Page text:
OJ Simpson's Parole Is Being Decided By A Group Of Commissioners

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On Thursday, July 20, 70-year-old former football star OJ Simpson will be back in front of the Nevada Board of Parole Commissioners to determine whether or not he will be granted parole after serving nine of his 33-year sentence for a 2007 attempted robbery in Las Vegas. The decision is expected to be rendered on the same day as the trial.

Nevada's parole board is a seven-commissioner non-political body, which "serves the public interest by making reasonable and responsible decisions regarding the release of offenders to community supervision."

Simpson needs four commissioners to agree to give him parole. The four commissioners appearing on Thursday are, according to the Los Angeles Times, the same four commissioners who granted Simpson parole for one of his charges four years ago. They'll consider his age, time served, and his behavior while in prison.

But who exactly are Simpson's parole commissioners? Here's what we know about the four commissioners who had granted him parole.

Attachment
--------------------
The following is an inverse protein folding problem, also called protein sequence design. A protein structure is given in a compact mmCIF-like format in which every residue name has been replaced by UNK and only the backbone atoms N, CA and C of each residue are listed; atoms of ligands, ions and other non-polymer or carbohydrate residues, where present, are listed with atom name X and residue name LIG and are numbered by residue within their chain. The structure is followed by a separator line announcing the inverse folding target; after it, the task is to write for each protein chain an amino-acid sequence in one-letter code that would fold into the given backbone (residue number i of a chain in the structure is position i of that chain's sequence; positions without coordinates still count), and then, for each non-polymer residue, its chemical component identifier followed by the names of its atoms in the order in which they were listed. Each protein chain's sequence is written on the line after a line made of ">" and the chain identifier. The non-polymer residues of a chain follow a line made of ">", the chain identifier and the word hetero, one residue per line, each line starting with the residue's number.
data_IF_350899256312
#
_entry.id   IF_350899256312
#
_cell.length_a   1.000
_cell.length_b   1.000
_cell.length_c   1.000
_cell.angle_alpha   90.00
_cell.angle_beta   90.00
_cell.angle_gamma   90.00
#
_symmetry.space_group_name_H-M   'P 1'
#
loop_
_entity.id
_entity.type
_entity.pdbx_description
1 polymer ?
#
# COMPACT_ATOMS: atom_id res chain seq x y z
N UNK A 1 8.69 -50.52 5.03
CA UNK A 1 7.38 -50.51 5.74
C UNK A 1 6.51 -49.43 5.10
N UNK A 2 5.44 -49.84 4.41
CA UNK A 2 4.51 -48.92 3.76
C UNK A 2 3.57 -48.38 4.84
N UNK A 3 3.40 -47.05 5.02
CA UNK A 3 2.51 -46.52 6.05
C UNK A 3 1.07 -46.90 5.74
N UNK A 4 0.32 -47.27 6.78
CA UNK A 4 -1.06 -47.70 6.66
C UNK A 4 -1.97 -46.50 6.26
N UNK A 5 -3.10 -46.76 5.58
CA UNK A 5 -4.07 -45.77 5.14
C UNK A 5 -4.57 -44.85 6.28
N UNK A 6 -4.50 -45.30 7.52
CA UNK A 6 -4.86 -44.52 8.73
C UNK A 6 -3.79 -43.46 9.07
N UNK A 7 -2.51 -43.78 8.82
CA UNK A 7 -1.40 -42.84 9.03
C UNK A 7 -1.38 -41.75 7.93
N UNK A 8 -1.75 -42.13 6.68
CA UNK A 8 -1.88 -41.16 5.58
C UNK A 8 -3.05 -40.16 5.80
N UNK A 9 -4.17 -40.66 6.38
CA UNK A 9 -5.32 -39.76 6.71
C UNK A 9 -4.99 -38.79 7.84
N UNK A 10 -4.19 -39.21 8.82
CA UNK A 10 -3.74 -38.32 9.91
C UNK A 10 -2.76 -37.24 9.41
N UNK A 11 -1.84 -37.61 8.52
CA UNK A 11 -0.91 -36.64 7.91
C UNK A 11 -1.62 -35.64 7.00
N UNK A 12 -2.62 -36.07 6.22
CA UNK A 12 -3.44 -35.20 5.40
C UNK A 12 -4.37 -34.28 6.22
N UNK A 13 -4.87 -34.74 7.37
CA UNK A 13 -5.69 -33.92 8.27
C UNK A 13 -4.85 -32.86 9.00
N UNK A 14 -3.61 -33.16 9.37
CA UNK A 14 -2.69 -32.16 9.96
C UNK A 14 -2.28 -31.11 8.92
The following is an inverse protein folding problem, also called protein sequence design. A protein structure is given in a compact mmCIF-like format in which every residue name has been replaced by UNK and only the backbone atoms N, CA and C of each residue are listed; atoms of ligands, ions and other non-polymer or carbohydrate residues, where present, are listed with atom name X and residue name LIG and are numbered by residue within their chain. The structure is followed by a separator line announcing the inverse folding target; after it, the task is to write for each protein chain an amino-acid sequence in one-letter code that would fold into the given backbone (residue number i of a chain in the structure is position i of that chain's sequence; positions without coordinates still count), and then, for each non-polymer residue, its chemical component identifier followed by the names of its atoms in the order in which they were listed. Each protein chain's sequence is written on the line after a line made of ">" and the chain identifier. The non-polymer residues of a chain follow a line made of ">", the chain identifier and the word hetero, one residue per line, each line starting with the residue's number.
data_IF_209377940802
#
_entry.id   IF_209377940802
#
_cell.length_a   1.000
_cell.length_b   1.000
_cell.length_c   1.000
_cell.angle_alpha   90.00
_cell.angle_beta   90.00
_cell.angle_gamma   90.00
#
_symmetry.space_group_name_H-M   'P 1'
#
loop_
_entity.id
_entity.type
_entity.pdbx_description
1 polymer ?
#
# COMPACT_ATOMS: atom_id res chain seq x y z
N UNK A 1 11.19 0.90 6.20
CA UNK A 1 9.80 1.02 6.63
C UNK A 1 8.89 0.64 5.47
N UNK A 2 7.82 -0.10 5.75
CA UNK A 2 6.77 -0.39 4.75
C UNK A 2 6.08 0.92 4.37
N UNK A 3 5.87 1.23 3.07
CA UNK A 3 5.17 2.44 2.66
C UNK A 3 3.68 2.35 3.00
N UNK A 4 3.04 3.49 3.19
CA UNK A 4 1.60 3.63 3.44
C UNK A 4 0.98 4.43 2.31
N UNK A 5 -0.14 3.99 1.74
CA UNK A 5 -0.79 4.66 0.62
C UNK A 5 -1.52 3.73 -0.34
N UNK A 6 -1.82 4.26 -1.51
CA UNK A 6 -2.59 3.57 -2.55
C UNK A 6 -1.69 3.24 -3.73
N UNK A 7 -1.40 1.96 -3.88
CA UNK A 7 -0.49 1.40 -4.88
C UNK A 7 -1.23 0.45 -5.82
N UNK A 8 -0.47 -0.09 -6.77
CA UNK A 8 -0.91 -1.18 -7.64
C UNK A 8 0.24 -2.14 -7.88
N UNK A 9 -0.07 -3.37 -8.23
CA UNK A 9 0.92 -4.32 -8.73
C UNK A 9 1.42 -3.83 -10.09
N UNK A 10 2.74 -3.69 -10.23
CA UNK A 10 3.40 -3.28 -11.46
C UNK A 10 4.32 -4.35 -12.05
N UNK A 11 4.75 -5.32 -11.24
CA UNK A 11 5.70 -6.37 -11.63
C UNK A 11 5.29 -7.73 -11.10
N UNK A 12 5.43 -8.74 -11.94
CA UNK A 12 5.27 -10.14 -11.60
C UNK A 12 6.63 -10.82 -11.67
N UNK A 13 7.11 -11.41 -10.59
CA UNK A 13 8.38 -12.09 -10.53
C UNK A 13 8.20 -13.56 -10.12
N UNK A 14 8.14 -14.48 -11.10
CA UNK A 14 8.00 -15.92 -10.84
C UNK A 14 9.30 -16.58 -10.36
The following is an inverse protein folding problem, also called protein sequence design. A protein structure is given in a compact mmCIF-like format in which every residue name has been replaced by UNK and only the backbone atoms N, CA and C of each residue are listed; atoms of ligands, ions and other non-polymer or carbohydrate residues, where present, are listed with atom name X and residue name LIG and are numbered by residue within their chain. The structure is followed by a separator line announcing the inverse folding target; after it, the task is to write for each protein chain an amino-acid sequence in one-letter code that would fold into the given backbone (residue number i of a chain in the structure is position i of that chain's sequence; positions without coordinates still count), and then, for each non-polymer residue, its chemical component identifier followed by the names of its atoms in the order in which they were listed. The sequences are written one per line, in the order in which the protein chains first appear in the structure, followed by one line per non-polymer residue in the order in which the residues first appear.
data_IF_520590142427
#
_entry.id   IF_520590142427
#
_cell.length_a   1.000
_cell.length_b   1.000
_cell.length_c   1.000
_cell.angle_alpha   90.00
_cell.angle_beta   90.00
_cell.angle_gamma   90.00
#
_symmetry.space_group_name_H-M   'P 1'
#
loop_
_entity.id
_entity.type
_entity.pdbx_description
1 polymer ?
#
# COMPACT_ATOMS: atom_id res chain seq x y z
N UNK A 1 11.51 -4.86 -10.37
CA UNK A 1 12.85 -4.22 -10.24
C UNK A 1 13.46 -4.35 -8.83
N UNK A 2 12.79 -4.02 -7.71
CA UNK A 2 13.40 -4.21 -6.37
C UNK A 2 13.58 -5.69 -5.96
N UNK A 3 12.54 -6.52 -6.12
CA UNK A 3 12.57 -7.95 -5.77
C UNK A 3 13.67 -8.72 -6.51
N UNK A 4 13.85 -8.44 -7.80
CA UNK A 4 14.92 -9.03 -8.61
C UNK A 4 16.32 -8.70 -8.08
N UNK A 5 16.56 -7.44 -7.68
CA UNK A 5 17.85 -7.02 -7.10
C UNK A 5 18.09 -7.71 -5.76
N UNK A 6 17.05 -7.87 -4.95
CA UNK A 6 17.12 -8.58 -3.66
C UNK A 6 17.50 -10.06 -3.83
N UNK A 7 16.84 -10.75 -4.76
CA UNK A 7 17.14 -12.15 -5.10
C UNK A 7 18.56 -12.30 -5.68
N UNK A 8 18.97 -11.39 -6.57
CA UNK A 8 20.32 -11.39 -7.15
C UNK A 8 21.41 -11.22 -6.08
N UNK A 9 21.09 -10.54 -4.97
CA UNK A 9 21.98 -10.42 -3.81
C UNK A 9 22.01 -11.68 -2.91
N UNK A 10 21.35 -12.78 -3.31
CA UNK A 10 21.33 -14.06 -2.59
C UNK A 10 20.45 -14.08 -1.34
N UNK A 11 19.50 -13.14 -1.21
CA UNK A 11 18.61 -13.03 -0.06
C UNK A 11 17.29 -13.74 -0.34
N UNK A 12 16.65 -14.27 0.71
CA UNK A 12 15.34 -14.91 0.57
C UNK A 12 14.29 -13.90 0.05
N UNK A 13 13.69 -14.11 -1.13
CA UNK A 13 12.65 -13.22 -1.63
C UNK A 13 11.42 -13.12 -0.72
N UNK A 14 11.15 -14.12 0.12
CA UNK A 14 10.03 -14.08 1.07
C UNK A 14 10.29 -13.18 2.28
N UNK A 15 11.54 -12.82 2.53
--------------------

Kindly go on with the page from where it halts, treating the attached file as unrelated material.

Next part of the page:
Connie Bisbee, chairman of the parole board, has held her position as chairman since 2009; she has been on the board since 2003. She is a licensed drug and alcohol counselor and has worked at the intersection of criminal justice and substance abuse since 1986.

Tony Corda is a commissioner who has been on the board since 2009. Prior to his appointment, he spent more than 22 years working for the Department of Corrections.

Susan L. Jackson has been a commissioner since 2008. She has spent over 23 years working in public safety, including holding positions as a Senior Investigator for the state Attorney General's office and a Senior Investigator for the Nevada Department of Public Safety.

Adam Endel has been a commissioner since 2009. He worked for the Nevada Department of Corrections for 18 years prior, including eight years as Associate Warden of Programs at Ely State Prison.

If the vote is split between the commissioners, two other commissioners will be called in from Las Vegas. (A seventh commissioner has recently been appointed by Governor Brian Sandoval after a June 30 vacancy, but will not be available to hear this trial.)

Simpson will be represented by his lawyer, Las Vegas personal injury attorney Malcolm Lavergne, and the hearing will take place in Carson City, Nevada. Simpson will be present via satellite from Lovelock Correctional Facility.